Our kids have a bunch of ‘traditional’ toys.
There is some misty eyed belief that toys from the past are somehow better; that playing with something whittled from wood rather than vac-formed from plastic makes the playing experience more valid or somehow more innocent. That plastic corrupts; that anything with a battery in it is somehow wrong (easy, now…)
This is a crock.
The main problem with wooden toys is that they generally don’t withstand much punishment. Maybe back-in-the-day children treated their toys with more respect because grandpa fashioned their toy train out of an old piece of driftwood and some thrupeny bits and if little Jonny came home with his train in bits then Grandpa would beat him and lock him in the cellar for a couple of weeks. Oh, innocent days…
But I’ve found that small children have an unerring ability to knacker just about anything. I seem to remember hearing or reading somewhere that Volkswagen used 5yr olds to test the interior robustness of one of their new models; apart from unleashing a hoard of sugar loaded gibbons I can’t think of a better test. Every toy in our house has at some time in it’s unfortunate life been thrown with a degree of force at a wall or floor; dropped from tables; tumbled down the stairs or inadvertently left in the garden to brave the elements. Our house is S.A.S training for toys. Most wooden toys don’t survive half of these ordeals.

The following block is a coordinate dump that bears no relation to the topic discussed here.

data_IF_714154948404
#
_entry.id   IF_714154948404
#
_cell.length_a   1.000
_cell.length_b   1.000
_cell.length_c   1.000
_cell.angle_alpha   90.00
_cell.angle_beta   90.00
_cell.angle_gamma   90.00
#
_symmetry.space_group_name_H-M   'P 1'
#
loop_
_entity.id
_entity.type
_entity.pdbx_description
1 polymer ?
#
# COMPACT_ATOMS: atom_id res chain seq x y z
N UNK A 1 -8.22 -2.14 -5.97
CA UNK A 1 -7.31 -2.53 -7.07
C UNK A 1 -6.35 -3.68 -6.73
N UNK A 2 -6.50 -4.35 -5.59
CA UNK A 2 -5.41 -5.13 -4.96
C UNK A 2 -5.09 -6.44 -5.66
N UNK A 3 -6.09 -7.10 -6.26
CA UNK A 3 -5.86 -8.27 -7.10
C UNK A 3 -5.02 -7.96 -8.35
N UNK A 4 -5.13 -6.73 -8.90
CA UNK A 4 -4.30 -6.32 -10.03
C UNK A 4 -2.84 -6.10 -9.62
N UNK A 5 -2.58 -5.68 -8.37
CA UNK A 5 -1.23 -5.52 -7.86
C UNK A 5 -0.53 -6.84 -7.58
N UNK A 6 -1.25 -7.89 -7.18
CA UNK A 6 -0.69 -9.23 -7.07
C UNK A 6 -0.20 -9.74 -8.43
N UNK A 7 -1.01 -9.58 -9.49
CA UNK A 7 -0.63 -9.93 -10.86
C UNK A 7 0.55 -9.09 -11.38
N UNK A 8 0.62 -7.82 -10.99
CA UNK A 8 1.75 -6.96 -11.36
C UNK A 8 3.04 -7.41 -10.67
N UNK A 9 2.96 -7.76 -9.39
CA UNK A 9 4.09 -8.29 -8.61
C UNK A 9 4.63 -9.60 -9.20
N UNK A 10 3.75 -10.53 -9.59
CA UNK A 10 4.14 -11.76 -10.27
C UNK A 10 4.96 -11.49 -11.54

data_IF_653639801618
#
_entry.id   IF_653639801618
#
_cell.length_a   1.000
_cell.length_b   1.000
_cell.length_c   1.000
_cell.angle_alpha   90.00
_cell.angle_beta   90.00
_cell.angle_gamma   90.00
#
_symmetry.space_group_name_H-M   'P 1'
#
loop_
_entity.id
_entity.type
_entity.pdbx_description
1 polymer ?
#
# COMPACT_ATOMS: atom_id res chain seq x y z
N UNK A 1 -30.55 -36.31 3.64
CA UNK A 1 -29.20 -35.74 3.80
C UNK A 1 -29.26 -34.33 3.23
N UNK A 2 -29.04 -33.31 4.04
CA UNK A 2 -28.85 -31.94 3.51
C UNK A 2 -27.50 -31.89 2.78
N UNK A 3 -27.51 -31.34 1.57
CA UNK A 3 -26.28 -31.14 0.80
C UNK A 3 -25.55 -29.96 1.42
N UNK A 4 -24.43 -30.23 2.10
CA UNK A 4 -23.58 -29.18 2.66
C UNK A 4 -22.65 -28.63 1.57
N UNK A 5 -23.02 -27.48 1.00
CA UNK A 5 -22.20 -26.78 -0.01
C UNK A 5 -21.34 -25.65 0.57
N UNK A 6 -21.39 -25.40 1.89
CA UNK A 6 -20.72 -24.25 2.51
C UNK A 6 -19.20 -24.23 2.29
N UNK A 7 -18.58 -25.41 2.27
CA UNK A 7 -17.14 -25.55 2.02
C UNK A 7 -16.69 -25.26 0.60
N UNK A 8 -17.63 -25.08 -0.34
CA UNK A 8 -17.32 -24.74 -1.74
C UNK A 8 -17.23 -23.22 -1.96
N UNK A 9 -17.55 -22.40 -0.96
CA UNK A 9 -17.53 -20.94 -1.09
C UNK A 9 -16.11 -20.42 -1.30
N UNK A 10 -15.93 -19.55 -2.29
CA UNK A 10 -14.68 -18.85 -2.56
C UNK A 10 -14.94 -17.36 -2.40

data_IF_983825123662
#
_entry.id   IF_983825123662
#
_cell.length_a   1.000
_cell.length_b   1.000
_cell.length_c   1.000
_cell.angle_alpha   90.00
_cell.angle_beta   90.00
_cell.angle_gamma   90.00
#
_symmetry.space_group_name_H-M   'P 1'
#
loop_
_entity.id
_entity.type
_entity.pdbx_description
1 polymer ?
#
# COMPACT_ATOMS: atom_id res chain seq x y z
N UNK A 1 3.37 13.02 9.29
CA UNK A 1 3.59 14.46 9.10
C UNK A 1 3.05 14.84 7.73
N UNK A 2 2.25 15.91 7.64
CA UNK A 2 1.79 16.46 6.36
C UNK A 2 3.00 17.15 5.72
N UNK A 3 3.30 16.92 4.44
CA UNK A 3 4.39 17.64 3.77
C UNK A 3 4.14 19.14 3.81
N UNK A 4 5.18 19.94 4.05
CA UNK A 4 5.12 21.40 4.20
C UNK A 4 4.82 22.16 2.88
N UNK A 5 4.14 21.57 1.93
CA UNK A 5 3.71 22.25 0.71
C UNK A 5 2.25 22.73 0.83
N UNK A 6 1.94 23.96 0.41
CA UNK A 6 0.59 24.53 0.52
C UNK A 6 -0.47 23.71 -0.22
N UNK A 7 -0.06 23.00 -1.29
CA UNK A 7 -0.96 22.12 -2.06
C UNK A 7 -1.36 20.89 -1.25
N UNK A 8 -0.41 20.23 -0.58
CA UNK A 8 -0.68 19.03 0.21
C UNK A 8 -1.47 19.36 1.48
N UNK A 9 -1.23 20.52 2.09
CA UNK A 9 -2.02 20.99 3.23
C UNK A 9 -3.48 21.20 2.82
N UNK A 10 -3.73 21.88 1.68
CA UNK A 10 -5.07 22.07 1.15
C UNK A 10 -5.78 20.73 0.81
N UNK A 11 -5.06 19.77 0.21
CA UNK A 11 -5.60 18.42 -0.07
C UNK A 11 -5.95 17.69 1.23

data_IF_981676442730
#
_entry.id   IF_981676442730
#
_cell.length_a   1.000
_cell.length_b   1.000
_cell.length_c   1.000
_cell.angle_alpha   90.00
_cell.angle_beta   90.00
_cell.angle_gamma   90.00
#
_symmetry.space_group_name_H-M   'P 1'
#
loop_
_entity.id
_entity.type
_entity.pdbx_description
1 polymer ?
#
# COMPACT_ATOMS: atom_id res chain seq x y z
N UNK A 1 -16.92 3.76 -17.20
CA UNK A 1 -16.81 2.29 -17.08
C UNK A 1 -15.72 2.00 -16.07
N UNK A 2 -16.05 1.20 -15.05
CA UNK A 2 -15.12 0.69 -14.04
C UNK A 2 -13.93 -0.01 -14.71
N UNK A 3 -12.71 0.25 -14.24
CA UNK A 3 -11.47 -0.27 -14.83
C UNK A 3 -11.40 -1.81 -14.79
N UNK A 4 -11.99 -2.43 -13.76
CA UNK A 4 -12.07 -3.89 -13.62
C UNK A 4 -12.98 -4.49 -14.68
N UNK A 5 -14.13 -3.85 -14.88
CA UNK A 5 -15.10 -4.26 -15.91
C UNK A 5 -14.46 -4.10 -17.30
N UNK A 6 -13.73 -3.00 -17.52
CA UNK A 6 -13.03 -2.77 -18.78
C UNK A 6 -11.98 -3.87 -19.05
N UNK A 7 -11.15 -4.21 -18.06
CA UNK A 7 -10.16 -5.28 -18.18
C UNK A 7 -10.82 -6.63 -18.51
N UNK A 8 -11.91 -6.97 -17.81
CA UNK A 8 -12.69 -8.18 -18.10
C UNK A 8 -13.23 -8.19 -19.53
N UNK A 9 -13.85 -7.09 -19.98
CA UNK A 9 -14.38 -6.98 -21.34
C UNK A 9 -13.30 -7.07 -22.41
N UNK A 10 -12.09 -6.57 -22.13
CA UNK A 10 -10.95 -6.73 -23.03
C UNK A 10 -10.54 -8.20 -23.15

The other reason wooden toys are cack is that there are so many toys that are not made of wood that are amazing: lego, matchbox cars, transformers, plasticine, Scalletric – loads. I would say that the toys worth their weight in gold in our house are: lego, paints and toy cars.
Wooden toys are aimed at parents (literally, sometimes) and they are the ones that choose them, not the kids. Parents don’t want their children to lose their innocence – as if children from the ’60’s, ’70’s and ’80’s lived a life from an Enid Blyton book. I was a child in the ’70’s and I can attest that it was not the case. I had a Grifter (my brother – the swine – had the Chopper) and we had an Atari (we would have sold a kidney for an Xbox 360…) and we watched Scooby Doo, Spiderman and Kickstart and tried to copy anything we could from those shows, using the formerly mentioned tools, sometimes with disastrous consequences.
Did we run through fields of corn, in cinefilm shades, like two clear eyed models from a Boden campaign? Of course not. Aside from getting bullied on Facebook or texted abuse from our classmates our childhood was as innocent as today’s. I would bet the farm that people in the 19th century bemoaned the same thing.